The Oakland Athletics are going through a controlled purge as they overhaul their roster for the 2015 season. The four players who have been traded all shared All-Star status, but more importantly they fell into one of two categories:
1. Close to free agency (Samardzija)
2. More likely to get worse next year than better (Donaldson, Moss, Norris)
Watching those familiar names leave town makes you wonder who else from the 2012-14 core might be on the block. Josh Reddick and Sean Doolittle are both at risk, but there are reasons to believe that each of them could stick around -- Reddick could still have some improvement left in him with a healthy wrist, and Doo is signed for an insanely cheap salary. Sonny should be safe for another year or two. Eric Sogard probably doesn't have a lot of trade value, and Coco's not going anywhere. John Jaso is a candidate, as a 31-year-old who can be a free agent at the end of the season, but he probably needs to re-prove his health before he's a viable trade asset.
That leaves us with one more obvious name: relief pitcher Ryan Cook. The right-hander fits the bill. He's entering his first year of arbitration, and by AN's estimate he should make about $1.3 million next year -- that number will rise quickly in subsequent years. He'll turn 28 next summer, and it seems unlikely that he'll ever pitch better than he did in '12 and '13. And the A's already have his obvious replacement in R.J. Alvarez, acquired in the Derek Norris trade.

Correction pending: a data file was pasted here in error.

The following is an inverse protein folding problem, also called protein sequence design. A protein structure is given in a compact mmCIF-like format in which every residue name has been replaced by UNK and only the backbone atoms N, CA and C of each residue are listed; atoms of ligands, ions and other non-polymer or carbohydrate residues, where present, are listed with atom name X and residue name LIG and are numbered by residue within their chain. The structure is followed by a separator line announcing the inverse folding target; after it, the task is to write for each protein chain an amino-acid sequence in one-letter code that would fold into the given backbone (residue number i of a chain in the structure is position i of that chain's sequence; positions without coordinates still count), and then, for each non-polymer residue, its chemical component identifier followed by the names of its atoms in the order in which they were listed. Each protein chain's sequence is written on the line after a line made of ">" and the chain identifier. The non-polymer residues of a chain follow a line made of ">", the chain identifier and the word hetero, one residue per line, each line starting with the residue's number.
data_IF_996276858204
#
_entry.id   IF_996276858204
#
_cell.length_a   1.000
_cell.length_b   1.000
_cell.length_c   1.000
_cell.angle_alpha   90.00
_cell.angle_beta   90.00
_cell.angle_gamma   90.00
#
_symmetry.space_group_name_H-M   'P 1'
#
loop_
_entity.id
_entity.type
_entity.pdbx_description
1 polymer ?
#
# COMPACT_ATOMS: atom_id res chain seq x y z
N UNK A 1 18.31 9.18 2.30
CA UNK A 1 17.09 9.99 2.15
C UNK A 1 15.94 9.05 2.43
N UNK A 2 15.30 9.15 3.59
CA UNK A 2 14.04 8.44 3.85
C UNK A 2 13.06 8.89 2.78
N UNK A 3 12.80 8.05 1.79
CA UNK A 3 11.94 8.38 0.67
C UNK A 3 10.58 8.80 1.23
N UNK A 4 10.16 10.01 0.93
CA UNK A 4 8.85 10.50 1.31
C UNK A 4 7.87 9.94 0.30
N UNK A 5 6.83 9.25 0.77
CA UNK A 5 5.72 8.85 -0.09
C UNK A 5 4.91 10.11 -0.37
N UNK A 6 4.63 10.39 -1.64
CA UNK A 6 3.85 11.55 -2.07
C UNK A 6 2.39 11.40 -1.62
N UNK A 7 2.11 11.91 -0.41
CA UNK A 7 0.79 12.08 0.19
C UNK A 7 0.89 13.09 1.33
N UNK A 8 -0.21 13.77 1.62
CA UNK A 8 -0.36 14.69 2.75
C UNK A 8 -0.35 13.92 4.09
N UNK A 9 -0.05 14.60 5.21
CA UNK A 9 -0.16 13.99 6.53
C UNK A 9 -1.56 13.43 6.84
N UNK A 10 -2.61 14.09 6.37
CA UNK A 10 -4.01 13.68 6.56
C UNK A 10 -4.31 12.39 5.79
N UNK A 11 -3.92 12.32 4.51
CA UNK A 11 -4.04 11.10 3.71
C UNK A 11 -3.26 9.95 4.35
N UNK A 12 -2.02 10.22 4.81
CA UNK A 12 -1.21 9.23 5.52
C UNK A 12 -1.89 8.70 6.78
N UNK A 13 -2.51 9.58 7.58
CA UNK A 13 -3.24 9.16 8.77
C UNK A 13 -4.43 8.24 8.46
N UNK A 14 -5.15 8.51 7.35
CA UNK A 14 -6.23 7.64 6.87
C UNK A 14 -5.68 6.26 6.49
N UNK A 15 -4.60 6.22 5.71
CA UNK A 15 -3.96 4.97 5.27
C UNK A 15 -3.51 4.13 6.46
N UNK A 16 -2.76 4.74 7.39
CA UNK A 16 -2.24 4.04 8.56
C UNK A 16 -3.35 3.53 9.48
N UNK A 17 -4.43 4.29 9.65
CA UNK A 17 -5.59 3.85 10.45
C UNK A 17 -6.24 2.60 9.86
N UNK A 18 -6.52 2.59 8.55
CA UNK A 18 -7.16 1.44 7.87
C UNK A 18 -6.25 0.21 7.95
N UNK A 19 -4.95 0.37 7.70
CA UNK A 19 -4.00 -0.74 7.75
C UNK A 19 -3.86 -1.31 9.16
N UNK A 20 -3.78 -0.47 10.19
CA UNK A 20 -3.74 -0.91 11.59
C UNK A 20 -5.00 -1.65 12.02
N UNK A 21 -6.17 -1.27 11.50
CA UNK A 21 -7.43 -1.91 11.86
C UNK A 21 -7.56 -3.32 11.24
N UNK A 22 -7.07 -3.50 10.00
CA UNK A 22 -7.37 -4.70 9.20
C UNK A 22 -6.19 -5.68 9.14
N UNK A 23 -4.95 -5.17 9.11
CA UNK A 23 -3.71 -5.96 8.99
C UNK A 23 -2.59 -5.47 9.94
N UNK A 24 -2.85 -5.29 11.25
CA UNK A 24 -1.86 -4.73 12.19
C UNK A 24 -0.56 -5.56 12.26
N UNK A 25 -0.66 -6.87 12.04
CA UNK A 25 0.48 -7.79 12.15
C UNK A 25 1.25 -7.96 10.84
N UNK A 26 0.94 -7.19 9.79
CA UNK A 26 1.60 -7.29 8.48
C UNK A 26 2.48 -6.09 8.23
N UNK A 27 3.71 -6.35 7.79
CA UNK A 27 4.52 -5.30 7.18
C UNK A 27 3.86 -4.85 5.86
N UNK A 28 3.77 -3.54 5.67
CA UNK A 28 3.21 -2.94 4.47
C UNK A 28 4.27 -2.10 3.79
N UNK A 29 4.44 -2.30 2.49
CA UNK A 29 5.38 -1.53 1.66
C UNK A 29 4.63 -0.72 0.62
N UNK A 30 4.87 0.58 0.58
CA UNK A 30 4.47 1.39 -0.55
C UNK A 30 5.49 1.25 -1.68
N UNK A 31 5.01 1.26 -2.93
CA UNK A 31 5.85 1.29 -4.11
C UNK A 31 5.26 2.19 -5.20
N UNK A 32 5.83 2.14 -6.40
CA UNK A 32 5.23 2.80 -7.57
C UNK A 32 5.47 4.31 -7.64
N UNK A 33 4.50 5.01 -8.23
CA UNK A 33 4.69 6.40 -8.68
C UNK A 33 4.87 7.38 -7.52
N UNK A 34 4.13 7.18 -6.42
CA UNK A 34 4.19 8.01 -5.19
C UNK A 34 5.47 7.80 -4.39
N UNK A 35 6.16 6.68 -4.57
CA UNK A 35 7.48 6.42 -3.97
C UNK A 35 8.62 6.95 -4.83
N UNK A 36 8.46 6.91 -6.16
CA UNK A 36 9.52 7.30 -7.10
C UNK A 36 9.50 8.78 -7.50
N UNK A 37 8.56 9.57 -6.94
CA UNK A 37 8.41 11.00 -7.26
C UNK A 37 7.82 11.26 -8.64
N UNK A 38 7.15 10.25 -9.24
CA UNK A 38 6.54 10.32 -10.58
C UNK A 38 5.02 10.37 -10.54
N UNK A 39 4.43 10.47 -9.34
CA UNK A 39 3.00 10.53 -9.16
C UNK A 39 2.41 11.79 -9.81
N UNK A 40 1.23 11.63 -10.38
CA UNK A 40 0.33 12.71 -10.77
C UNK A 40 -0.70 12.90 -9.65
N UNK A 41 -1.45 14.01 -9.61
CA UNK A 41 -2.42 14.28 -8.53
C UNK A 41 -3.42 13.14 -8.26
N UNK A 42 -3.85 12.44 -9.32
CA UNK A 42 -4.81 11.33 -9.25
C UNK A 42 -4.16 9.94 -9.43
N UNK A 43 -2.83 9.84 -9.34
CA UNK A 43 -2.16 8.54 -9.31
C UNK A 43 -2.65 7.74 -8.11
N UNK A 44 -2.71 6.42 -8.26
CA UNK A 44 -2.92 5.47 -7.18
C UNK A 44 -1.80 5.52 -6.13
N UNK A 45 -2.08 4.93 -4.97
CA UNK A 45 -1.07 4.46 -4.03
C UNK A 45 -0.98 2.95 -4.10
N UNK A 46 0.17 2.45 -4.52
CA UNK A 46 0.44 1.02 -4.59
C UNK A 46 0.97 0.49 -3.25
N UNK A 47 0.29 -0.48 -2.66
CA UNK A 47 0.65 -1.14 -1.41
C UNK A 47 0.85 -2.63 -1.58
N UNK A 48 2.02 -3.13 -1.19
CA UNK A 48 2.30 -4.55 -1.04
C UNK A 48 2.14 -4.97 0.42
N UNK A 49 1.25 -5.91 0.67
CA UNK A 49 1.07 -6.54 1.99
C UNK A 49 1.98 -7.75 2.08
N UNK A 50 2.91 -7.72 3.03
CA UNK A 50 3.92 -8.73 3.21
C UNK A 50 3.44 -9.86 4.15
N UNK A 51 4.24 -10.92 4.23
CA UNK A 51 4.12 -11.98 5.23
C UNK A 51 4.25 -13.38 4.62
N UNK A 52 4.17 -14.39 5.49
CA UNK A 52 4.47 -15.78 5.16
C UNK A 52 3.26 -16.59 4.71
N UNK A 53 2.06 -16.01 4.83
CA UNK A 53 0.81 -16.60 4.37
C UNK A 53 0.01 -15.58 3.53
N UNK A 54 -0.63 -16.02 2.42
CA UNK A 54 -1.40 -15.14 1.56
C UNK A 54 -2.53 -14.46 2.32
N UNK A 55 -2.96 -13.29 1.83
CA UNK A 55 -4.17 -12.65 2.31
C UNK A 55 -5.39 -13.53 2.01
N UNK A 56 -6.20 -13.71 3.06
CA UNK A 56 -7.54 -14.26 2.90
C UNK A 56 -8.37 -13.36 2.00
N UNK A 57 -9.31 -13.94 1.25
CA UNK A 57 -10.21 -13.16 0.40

Cook established himself as a top set-up man in his first two years in Oakland. In 2012-13, he posted a combined ERA of 2.30 with more than a strikeout per inning. His All-Star selection in '12 was a bit of a stretch, but he was clearly a top weapon. He stumbled a bit due to injuries in 2014, but he still ended up having a good year and he kept the strikeouts coming. For a team looking for relief help, he would seem to be quite a prize.
I'm not as excited about Cook, though. For starters, he's gotten worse each year he's been in Oakland. After bursting onto the scene and riding a low hit rate to a quick All-Star berth, he saw that hit rate rise up to more normal levels in 2013 while his strikeouts also went down. In 2014, the hits went back down, but he started walking more batters. It's not that he's necessarily going to be a bad pitcher from now on, it's just that we might have already seen his best season in 2012. He put together personal best-case scenarios in K rate, walk rate, hit rate, and home run rate, and he's unlikely to enjoy that perfect storm again. He can probably piece together two or three of those strengths in a given year, but that just means that it's time to sell him now while he's an eighth-inning set-up guy instead of next winter when he might just be a seventh-inning middleman.